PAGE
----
Concordia Costa Cruise Ship

Concordia Costa Cruise Ship, The tragic sinking of the Costa Concordia cruise ship last week is leaving a line of worried passengers in its wake. Betty Westbrook is among them. The retiree from Allen, Tex., called me hours after the ship sank off the Italian coast, hoping that I could help her. “What are my chances for a refund?” she asked.

Westbrook believes that had she been aboard the cruise liner, she might have been a casualty. “I’m 82, and I couldn’t have made it off the ship without help,” she says. Reading about the Concordia crew’s alleged unpreparedness for disaster has made her nervous about her February cruise to the Bahamas on the Carnival Magic.

The Concordia went down Jan. 13 after running aground near the island of Giglio. At least 11 passengers died. The ship’s captain, Francesco Schettino, is reported to have maneuvered the ship too close to a fishing village. He has been arrested and is under investigation for abandoning ship, causing a shipwreck and manslaughter.

Costa Cruises is owned by Miami-based Carnival, the world’s largest cruise line operator, and not surprisingly, some passengers are now having second thoughts about their floating vacation. A nonscientific online survey conducted soon after the disaster by the opinion Web site found that one-quarter of those polled were “less likely” to book a cruise after the Costa disaster.

Westbrook told me that when she heard about the Concordia sinking, she phoned her travel agency immediately to find out whether she could cancel her cruise.

The answer to her question is: no refunds — at least not for her.

“We’re not making any changes to our refund policy,” said Carnival spokesman Vance Gulliksen. If she canceled, Westbrook would lose her deposit or 75 percent of the total cruise fare, whichever is greater.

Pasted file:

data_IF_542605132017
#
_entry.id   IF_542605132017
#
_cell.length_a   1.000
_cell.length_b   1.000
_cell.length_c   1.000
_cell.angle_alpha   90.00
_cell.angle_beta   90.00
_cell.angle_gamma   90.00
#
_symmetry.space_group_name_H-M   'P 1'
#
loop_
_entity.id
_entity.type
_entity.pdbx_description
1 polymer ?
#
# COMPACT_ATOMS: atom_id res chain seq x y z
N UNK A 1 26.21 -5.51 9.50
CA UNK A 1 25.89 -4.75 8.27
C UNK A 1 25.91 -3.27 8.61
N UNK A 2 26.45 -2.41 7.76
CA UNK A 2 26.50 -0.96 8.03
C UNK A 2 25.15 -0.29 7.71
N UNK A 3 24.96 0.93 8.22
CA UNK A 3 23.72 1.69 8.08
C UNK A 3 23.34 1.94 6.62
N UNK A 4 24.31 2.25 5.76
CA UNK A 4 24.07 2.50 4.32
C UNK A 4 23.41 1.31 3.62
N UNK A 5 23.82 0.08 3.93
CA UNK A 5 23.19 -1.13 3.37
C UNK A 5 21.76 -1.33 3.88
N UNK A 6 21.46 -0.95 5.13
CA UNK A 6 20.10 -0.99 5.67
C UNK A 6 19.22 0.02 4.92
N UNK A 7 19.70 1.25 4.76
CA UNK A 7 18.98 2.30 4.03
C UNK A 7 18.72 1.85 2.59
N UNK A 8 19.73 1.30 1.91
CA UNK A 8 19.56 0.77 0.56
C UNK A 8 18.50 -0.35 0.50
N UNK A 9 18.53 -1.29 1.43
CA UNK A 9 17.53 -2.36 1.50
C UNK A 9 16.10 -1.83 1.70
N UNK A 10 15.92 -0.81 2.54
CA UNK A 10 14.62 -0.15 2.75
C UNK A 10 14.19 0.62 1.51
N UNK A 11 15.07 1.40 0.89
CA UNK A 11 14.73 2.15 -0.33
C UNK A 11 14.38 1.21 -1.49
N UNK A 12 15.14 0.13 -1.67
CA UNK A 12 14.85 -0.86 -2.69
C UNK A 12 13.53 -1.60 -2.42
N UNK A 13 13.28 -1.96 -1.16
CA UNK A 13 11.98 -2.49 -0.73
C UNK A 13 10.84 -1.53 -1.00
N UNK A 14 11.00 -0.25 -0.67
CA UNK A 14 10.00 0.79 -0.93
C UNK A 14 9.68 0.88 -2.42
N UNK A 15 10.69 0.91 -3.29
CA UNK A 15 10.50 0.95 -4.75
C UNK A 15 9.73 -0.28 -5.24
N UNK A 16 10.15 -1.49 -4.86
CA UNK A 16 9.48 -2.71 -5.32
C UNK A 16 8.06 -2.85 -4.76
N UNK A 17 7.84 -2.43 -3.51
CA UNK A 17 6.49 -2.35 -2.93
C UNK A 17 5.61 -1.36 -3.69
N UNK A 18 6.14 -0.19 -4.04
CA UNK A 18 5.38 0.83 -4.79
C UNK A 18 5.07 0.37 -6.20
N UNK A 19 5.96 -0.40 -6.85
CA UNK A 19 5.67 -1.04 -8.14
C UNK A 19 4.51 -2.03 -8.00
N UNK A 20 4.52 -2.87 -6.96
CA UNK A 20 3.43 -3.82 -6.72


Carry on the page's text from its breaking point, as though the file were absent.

Costa, however, is offering passengers scheduled to sail on the Concordia through Feb. 25 their money back and a 30 percent cruise credit.

Meanwhile, the cruise line says it is covering the costs of lodging and return transportation for the Concordia’s survivors, as well as offering counseling to the passengers and their families “as needed.” It is also refunding all voyage costs, including onboard expenses.

In a statement issued just after the incident, Costa and its corporate parent sought to assure passengers such as Westbrook that its vessels are safe. “Costa is committed to ensuring that no such incident ever occurs again,” it said. “Our number-one priority is always the safety and security of our guests and crew, and we comply with all safety regulations.”

But passengers have some cause for concern, particularly when it comes to Costa, says Miami-based maritime lawyer Jim Walker. “In the last two years, Costa has had three significant incidents where crew members have been killed and passengers have been injured,” he says.

On Feb. 26, 2010, the Costa Europa rammed into a pier in Sharm el-Sheikh, Egypt, as it was trying to dock in rough weather. Three crew members were killed and three passengers were injured. And on Oct. 18, 2010, the Costa Classica collided with a Belgian cargo ship near China’s Yangtze River, injuring several passengers.
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